The reviews in chapter 6 of adverse herb-drug interactions were written by both the principal authors and associates Michelle Morgan and Berris Burgoyne. The chapter states that misinformation on risks typically arise from speculative inaccuracies, often from the infamous and highly unreliable 1998 Archives of Internal Medicine article “Herbal Medicinals.”14 A glaring example is the contention that all phytochemical coumarin derivatives are potential anticoagulants, a view I also mistakenly propounded at that time for the prodrug coumarin (Mea culpa!). This myth is still being perpetuated though it is well established that, unlike synthetic pharmaceutical 4-hydroxycoumarins (with a dicoumarol structure like warfarin), neither natural coumarin itself nor its botanical derivatives are anticoagulants, although a few coumarins found in plants do have some antiplatelet activity. Tables 6-1 & 6-2 provide subjective recommendations in regard to documented and theoretical herb-drug and drug-herb interactions. These summary charts provide useful reference points from which to make clinical judgments. Chapter 6 includes short discussions of SJW, ginkgo, garlic, Asian ginseng (Panax ginseng C.A. Meyer, Araliaceae), and kava (Piper methysticum Forst., Piperaceae). The discussion on the pharmacokinetic influence of SJW is hindered by limited attention to the role of P-glycoprotein and its drug substrates, aside from cyclosporin. For example, critical information and its implications were omitted on how different SJW preparations affect P-glycoprotein and resultant digoxin levels.15 This failure is especially surprising, since I first learned of the variable effects of distinctive SJW preparations from a report by Bone in 2001 on a phytomedicine conference in Munich.16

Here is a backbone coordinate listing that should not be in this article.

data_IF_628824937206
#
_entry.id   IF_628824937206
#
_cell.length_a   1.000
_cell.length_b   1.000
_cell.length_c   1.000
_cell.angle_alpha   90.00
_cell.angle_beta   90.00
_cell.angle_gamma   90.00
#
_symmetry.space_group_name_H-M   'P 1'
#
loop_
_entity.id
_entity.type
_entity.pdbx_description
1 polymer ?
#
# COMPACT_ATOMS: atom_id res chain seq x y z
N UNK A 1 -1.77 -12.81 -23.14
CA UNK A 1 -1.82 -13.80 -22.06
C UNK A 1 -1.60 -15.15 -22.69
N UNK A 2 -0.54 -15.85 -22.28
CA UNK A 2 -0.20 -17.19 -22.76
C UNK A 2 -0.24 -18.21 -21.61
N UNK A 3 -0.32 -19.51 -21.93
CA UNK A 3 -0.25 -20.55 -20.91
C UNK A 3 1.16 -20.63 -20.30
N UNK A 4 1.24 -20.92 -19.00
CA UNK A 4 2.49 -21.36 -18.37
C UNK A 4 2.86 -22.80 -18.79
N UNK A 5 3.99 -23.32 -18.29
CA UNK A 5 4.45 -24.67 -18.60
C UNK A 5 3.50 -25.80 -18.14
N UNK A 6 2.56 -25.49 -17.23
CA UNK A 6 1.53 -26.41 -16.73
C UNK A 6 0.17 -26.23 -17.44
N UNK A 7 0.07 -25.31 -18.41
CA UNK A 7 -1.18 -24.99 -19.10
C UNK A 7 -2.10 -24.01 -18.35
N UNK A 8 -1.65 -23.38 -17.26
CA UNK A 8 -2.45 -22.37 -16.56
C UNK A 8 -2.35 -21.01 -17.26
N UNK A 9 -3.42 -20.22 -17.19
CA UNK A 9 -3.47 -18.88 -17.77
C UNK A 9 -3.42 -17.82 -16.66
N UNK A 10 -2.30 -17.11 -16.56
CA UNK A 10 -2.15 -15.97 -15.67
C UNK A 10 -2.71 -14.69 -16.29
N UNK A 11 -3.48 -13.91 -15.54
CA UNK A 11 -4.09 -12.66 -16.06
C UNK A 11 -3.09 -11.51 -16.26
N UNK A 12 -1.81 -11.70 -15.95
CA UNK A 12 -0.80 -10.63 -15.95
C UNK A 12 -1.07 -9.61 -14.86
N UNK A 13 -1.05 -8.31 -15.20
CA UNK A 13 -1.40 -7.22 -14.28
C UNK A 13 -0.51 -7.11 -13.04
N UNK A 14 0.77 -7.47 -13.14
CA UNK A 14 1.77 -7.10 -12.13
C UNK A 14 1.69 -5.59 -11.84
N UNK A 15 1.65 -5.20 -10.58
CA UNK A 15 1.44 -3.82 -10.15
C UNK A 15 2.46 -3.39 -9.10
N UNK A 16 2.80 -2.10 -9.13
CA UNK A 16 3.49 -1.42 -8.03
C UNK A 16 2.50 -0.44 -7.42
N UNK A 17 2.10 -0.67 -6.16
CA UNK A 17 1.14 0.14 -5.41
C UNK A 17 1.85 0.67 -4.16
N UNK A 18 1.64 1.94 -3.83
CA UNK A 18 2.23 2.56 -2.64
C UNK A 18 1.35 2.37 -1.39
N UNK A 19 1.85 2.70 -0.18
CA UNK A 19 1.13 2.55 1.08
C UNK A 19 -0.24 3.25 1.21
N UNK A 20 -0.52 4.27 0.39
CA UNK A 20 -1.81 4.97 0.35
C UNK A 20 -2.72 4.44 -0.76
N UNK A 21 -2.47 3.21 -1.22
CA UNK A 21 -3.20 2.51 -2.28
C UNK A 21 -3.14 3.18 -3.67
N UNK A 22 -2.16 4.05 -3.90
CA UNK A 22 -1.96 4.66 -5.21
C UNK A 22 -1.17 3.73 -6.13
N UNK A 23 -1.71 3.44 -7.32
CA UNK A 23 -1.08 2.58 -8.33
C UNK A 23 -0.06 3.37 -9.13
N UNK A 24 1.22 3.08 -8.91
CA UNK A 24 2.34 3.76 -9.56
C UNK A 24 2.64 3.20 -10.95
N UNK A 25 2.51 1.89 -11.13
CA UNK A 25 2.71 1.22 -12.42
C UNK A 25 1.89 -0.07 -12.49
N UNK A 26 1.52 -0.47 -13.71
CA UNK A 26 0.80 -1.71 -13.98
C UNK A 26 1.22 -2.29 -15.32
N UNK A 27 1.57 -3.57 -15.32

Chapters that follow cover herb preparations in relation to pregnancy/lactation and allergic reactions. The discussion on pregnancy does not confront the issue of excessive dosage, a central safety issue in regard to relative effects. It also downplays the traditional cross-cultural use of herb extracts as emmenogogues and abortifacients. Instead, it emphasizes findings from a few limited studies and data (or lack thereof) on direct fetal damage, designating gradations of relative risks. Other chapters appropriately address products of poor quality due to substitution, contamination, and adulteration, especially Chinese herbal medicines, and the need and means for herbal pharmacovigilance in monitoring and reporting adverse events. A chapter by Bone, Morgan, Janice McMillan, and Mathias Schmidt, reviewing reports on kava hepatotoxicity in a case-by-case assessment, concludes Part 1 as an illustration of governmental mishandling of risk assessments. This kava chapter is especially thorough in considering different analyses of the factual data, describing possible rationales, and comparing relative risks of kava products and similar pharmaceuticals. However, specific cultivars and chemotypes with differing kavalactone makeup potentially bearing on this issue were barely mentioned.